The changing landscape of South African astronomy

South Africa is looking forward to hosting the International Astronomical Union (IAU) General Assembly in 2024 — the first on the African continent. The meeting will come at a time of burgeoning scientific prosperity for the growing community of indigenous South African and African astronomers.

Some of the recent South African PhD graduates, three of whom came through the NASSP programme, who are now early-career astronomers at the SAAO

SAAO Astronomer, David Buckley, today published an article in the prestigious Nature Astronomy journal on the changing landscape of South African astronomy, highlighting the huge strides made in the development of astronomy in South Africa and the continent as a whole in recent decades, and providing some perspectives on the future of astronomy on the continent:

“the African continent has seen enormous strides in astronomy development over the last ~2 decades, not least being the construction of three major internationally recognized facilities. First came the European-led High Energy Stereoscopic System (HESS), a ground-based Cherenkov TeV gamma-ray telescope array in Namibia, which began operations in 2002. The 10-m class Southern African Large Telescope (SALT), still, the largest single optical telescope in the Southern Hemisphere, was completed in 2005 and is situated at the Sutherland site of the South African Astronomical Observatory (SAAO), which itself was established in 1972. Finally, the MeerKAT radio telescope array situated near the remote Karoo town of Carnarvon, one of the Square Kilometre Array (SKA) pathfinders and now a precursor to SKA Phase 1, was inaugurated only a month before the IAU General Assembly, in July 2018.”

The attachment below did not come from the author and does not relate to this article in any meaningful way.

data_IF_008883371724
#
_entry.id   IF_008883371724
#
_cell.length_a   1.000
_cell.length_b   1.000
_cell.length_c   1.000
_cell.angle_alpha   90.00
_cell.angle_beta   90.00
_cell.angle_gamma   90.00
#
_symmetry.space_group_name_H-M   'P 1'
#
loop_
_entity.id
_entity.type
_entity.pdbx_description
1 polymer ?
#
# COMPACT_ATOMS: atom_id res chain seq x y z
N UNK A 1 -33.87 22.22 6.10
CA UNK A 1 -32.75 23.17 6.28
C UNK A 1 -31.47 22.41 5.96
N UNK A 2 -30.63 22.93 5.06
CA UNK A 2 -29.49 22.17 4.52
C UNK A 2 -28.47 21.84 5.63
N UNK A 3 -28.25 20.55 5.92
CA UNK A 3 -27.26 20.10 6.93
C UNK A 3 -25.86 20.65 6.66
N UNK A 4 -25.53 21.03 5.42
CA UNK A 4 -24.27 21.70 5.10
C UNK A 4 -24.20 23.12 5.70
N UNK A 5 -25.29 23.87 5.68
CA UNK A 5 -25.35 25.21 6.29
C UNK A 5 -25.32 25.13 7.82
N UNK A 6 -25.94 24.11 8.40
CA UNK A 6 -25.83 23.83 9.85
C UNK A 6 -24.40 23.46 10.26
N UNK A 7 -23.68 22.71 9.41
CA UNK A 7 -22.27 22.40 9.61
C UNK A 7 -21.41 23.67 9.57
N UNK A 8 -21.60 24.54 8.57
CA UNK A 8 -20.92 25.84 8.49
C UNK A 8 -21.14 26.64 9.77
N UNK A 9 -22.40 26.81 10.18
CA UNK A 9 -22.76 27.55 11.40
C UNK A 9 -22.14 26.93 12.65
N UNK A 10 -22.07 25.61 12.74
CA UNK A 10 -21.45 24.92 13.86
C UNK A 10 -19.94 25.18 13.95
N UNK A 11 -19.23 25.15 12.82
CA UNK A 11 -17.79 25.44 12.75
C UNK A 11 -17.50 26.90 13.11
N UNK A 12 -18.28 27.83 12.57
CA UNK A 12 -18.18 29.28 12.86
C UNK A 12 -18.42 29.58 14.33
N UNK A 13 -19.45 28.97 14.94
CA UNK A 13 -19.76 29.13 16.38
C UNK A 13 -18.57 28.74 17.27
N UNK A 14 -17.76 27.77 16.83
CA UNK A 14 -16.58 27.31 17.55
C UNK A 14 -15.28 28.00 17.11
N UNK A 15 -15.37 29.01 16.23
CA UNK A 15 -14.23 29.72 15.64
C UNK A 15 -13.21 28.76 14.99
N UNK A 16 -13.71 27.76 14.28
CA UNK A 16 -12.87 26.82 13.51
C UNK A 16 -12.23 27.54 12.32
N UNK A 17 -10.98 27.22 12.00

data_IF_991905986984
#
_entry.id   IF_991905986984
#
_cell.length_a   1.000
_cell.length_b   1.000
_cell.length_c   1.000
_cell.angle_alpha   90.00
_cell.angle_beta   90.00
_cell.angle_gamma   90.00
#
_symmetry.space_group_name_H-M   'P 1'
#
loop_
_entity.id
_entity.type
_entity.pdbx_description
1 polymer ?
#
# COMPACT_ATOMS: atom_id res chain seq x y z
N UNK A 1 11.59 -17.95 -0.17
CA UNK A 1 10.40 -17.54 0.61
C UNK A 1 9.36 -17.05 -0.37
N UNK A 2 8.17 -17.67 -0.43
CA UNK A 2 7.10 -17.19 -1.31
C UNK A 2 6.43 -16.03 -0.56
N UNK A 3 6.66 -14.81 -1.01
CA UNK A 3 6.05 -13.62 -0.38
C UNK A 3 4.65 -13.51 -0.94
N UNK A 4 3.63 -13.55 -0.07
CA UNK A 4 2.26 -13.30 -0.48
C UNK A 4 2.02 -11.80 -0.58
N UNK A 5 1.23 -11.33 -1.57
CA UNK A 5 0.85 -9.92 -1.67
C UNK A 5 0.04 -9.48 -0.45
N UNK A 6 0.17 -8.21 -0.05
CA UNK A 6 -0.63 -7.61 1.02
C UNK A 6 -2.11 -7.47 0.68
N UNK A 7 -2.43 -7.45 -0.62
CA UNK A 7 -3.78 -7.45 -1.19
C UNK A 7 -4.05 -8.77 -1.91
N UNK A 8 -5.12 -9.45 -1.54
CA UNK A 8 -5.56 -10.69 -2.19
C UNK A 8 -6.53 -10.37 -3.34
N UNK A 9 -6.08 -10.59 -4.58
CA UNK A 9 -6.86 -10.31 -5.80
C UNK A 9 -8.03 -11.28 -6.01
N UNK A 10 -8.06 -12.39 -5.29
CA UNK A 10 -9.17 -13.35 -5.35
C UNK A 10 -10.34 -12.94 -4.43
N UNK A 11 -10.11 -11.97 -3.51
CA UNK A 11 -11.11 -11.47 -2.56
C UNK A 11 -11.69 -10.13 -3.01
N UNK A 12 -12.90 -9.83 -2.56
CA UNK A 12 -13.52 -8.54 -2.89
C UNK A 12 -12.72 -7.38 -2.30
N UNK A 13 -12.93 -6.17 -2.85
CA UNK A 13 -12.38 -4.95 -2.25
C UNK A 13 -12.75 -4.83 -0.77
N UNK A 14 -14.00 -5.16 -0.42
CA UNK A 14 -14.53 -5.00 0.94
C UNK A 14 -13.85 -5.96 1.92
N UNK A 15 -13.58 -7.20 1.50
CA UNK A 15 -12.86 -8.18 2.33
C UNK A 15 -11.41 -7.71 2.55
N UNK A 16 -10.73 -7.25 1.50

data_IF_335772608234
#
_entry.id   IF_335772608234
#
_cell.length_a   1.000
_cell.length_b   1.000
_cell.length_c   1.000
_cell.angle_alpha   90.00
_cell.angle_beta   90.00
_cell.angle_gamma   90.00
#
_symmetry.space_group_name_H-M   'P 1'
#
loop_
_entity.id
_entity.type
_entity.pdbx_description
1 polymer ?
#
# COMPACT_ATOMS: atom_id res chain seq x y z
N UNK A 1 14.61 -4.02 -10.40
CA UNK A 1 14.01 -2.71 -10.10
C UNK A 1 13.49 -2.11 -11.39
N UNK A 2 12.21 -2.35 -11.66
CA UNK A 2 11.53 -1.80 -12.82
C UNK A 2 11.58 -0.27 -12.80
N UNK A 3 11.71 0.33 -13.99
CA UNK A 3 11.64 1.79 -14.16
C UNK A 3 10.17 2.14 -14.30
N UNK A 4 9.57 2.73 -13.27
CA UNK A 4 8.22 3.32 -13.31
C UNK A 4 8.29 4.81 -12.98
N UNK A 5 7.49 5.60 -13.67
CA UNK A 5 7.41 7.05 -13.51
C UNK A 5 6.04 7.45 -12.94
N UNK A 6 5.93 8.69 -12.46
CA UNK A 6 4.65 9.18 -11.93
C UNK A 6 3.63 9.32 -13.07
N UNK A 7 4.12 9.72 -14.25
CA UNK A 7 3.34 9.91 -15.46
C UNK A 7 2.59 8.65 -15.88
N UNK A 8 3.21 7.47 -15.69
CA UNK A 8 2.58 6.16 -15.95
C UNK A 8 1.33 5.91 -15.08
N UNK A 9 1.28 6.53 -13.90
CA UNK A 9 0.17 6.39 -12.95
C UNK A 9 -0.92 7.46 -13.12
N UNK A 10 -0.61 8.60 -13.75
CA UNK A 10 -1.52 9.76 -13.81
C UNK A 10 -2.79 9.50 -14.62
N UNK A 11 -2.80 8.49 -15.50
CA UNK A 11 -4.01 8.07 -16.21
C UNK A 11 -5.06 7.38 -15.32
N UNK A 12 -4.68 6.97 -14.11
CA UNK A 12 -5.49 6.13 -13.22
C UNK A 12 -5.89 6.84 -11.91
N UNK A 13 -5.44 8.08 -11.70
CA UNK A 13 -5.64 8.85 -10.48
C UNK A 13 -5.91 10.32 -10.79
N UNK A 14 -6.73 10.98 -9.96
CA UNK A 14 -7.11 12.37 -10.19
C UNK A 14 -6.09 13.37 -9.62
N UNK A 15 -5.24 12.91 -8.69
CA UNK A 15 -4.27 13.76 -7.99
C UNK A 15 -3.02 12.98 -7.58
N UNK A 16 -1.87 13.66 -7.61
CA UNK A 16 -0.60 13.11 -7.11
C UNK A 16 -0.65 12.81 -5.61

Read the full article here:


David Buckley:; Daniel Cunnama: